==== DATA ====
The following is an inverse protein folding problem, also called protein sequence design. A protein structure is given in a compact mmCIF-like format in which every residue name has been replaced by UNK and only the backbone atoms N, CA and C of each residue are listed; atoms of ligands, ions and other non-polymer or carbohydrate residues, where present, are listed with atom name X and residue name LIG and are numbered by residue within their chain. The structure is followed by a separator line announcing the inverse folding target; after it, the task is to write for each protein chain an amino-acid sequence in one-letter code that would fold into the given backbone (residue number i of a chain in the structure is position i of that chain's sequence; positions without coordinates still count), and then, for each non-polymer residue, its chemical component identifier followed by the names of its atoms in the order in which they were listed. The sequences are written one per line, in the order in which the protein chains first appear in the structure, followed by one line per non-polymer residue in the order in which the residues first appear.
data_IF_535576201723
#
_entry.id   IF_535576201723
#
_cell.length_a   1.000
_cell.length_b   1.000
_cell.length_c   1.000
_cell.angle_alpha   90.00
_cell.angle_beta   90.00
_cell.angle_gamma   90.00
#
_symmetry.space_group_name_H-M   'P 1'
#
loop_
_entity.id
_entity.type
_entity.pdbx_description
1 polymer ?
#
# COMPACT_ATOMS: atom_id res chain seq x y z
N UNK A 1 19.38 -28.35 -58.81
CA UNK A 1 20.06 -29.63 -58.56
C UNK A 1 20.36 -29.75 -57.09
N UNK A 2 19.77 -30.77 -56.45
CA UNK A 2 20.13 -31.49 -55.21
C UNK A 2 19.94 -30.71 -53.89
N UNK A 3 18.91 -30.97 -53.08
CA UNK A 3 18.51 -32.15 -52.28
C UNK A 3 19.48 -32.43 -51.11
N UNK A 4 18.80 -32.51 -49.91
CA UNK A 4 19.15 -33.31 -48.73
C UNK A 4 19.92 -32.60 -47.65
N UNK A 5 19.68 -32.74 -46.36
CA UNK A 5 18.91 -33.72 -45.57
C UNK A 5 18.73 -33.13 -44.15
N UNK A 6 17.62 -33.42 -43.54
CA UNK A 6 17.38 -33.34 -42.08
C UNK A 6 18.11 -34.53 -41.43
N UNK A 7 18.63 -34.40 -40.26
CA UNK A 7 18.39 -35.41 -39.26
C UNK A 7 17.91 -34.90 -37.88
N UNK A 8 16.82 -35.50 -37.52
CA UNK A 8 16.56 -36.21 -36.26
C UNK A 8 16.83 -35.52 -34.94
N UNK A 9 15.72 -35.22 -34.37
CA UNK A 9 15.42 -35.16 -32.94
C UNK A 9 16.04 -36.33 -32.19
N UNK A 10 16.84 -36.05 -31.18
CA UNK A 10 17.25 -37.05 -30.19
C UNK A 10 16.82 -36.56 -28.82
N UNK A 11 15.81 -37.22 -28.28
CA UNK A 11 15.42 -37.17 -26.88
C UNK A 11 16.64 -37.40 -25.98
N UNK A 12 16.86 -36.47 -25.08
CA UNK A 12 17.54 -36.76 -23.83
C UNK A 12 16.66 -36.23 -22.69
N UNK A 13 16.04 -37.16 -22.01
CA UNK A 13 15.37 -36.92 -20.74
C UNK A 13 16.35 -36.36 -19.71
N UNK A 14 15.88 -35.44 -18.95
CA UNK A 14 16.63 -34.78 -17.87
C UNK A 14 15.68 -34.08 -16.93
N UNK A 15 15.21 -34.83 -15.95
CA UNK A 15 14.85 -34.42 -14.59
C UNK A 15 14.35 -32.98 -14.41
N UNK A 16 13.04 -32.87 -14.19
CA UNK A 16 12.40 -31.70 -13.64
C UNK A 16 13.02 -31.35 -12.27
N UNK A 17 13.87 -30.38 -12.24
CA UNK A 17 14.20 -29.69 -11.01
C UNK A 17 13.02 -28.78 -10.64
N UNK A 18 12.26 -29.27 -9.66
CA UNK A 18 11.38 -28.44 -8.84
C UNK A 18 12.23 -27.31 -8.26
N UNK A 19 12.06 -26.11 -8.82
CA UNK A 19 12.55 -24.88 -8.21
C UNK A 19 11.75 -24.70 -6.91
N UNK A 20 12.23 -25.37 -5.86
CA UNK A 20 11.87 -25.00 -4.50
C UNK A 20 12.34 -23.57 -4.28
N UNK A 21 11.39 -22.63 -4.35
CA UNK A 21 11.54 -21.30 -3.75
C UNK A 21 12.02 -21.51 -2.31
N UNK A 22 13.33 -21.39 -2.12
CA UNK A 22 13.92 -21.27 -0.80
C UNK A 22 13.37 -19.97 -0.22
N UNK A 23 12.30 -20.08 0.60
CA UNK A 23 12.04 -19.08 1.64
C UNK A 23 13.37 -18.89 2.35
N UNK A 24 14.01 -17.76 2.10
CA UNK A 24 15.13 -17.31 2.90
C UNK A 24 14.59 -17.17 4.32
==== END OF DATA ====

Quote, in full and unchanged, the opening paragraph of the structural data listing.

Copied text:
The following is an inverse protein folding problem, also called protein sequence design. A protein structure is given in a compact mmCIF-like format in which every residue name has been replaced by UNK and only the backbone atoms N, CA and C of each residue are listed; atoms of ligands, ions and other non-polymer or carbohydrate residues, where present, are listed with atom name X and residue name LIG and are numbered by residue within their chain. The structure is followed by a separator line announcing the inverse folding target; after it, the task is to write for each protein chain an amino-acid sequence in one-letter code that would fold into the given backbone (residue number i of a chain in the structure is position i of that chain's sequence; positions without coordinates still count), and then, for each non-polymer residue, its chemical component identifier followed by the names of its atoms in the order in which they were listed. The sequences are written one per line, in the order in which the protein chains first appear in the structure, followed by one line per non-polymer residue in the order in which the residues first appear.